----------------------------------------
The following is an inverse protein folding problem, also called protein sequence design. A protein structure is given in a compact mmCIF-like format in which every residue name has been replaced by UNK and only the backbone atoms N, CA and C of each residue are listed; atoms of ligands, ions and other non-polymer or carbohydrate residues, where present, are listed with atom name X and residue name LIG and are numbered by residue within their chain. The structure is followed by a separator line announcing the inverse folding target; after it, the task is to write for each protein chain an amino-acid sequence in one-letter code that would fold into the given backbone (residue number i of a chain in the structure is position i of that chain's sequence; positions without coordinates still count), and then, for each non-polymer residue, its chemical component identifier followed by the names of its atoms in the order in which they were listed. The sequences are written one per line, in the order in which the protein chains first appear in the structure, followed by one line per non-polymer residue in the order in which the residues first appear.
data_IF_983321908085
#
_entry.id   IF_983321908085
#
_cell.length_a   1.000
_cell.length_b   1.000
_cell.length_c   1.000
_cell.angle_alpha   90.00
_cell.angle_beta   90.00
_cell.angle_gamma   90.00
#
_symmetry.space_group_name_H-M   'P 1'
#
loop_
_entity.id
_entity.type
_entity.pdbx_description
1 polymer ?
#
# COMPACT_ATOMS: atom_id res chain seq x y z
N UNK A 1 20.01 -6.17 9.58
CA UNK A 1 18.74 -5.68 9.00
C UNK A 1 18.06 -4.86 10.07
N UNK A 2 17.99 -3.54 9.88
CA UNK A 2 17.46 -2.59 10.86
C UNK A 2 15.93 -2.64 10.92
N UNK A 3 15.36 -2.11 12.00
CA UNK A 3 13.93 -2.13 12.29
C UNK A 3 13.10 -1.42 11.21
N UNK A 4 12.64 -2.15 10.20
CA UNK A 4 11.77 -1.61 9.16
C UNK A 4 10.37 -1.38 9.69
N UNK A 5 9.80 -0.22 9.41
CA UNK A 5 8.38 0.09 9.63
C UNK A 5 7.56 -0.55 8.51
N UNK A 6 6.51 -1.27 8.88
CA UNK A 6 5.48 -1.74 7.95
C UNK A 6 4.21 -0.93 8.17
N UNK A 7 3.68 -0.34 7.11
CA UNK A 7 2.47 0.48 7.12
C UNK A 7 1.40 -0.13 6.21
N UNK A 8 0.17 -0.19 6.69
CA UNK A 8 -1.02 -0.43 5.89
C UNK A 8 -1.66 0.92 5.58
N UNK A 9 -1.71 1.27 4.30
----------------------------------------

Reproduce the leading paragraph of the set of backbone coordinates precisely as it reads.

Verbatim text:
The following is an inverse protein folding problem, also called protein sequence design. A protein structure is given in a compact mmCIF-like format in which every residue name has been replaced by UNK and only the backbone atoms N, CA and C of each residue are listed; atoms of ligands, ions and other non-polymer or carbohydrate residues, where present, are listed with atom name X and residue name LIG and are numbered by residue within their chain. The structure is followed by a separator line announcing the inverse folding target; after it, the task is to write for each protein chain an amino-acid sequence in one-letter code that would fold into the given backbone (residue number i of a chain in the structure is position i of that chain's sequence; positions without coordinates still count), and then, for each non-polymer residue, its chemical component identifier followed by the names of its atoms in the order in which they were listed. The sequences are written one per line, in the order in which the protein chains first appear in the structure, followed by one line per non-polymer residue in the order in which the residues first appear.